Gregory Sandstrom. Science, Ideology and Knowledge: A Reply to “Social Epistemology Revisted”

Author Information: Gregory Sandstrom, Lithuania University of Educational Sciences,

Sandstrom, Gregory. 2012. ” Science, Ideology and Knowledge: A Reply to “Social Epistemology Revisted”” Social Epistemology Review and Reply Collective 1 (3): 29-34.

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This reply offers a general analysis, along with several probes and tangents for further possible exploration, of the video interview with Professor Steve Fuller, revisiting 25 years of the journal Social Epistemology, conducted by Dr. Elisabeth Simbürger. In particular, I will focus on the topic of ‘science’ as a multi-disciplinary knowledge category in the contemporary Academy as discussed therein.

When Elisabeth asked “What else would you add or do differently?” to the project of ‘social epistemology’ 25 years later, Steve replied by starting with the notion of academic disciplines. The so-called ‘artificiality’ of disciplinary boundaries and borders had by the late 1980s led to studies of ‘interdisciplinarity.’ According to Professor Fuller, this was then “politically high-jacked” by some people as a way of “not simply showing gaps” between disciplines, “but of deconstructing academic knowledge, for purposes of opening up the university to become a tool for larger social interests.” Fuller refers to this as a “disturbing feature of neo-liberalism,” thus identifying an economic-political context in which the notion of ‘interdisciplinarity,’ and also ‘social epistemology’ is sometimes framed.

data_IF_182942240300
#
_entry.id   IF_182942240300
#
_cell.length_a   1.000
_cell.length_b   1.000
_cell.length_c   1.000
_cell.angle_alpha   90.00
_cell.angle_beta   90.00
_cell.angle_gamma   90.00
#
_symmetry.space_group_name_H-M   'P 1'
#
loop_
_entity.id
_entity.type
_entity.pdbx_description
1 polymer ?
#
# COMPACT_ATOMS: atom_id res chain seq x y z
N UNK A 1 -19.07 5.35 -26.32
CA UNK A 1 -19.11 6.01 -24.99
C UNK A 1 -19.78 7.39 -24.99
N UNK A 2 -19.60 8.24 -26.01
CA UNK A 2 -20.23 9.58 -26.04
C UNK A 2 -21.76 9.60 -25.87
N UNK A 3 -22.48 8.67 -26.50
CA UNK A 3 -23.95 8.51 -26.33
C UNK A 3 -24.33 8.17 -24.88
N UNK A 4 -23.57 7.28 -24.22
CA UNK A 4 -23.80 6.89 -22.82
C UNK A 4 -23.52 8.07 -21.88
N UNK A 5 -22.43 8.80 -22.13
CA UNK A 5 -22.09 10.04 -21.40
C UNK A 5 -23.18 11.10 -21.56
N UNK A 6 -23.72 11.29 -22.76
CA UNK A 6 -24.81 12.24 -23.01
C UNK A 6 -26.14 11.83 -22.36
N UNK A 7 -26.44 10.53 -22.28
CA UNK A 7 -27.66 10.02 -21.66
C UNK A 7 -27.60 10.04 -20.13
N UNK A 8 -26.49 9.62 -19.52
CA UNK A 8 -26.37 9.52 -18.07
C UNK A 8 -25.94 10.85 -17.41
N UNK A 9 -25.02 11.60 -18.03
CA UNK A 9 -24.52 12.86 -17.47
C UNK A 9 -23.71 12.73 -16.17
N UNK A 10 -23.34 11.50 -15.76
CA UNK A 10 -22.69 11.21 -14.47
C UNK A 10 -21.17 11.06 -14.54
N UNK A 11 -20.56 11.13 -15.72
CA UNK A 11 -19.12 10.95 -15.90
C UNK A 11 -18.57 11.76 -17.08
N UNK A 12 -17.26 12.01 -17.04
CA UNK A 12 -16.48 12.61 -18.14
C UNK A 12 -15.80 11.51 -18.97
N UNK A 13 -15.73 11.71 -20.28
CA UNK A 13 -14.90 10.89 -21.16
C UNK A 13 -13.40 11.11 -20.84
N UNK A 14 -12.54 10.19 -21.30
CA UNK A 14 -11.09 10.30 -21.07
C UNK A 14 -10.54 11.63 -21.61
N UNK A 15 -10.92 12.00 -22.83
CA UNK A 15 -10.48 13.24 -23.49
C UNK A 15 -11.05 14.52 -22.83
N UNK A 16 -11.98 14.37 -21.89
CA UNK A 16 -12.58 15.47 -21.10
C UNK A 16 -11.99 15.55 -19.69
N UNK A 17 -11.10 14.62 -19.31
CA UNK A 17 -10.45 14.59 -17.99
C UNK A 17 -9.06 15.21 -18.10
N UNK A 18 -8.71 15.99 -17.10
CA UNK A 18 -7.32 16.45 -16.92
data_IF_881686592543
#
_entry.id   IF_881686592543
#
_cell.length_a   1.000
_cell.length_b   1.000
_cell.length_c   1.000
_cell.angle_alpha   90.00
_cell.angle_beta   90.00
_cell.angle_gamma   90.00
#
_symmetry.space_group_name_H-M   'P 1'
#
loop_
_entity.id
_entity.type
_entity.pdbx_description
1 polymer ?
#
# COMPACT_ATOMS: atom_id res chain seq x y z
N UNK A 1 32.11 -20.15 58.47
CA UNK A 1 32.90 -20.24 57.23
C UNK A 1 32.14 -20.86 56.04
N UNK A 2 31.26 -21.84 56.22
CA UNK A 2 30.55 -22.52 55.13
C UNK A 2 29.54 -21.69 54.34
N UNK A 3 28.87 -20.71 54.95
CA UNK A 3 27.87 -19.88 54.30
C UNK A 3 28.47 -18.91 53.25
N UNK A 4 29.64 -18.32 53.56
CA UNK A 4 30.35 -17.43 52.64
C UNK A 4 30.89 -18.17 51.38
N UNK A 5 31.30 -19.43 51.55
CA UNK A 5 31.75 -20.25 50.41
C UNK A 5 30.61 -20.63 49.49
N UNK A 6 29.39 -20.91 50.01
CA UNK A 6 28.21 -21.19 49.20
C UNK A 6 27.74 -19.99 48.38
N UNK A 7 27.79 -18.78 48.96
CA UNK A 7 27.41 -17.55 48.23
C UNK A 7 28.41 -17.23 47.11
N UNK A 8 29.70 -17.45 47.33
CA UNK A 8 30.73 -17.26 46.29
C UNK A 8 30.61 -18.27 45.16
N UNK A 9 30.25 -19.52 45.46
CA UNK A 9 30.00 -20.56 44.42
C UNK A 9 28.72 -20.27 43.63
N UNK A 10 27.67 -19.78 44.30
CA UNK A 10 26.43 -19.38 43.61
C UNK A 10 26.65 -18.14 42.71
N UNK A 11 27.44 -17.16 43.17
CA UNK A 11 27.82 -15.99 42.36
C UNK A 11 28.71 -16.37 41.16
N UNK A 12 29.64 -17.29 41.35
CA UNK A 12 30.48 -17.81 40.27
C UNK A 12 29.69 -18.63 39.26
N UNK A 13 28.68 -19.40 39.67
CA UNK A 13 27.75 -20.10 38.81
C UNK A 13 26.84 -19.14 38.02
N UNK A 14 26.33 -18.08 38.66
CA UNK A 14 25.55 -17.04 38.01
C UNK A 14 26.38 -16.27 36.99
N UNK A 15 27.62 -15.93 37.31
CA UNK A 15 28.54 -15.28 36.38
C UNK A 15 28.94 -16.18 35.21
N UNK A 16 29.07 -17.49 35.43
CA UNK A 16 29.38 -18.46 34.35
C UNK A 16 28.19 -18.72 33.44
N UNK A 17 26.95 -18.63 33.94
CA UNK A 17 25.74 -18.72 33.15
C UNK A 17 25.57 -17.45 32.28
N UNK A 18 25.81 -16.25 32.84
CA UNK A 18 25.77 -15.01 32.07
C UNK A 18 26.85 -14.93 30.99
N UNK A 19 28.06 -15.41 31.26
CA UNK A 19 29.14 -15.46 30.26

Though the political context will be raised again below, I’d like to first suggest the importance of identifying a vision or ‘map’ of knowledge, without which it becomes difficult to see just where ‘social epistemology’ can be suitably identified and elaborated. Whether one accepts the tripartite division of the Academy into ‘natural sciences,’ ‘social sciences’ and ‘humanities’ (Anglo-American model) or a bipartite division into ‘human-social sciences’ and ‘natural-physical sciences’ (German-Russian-Chinese – GRC model, cf. naturwissenschaften & kulturwissenschaften or geisteswissenschaften, естественные науки & общественные науки), with philosophy and/or theology serving as mediator or overseer, makes a significant difference to how a person will view the meanings of ‘science,’ ‘knowledge’ and ‘society.’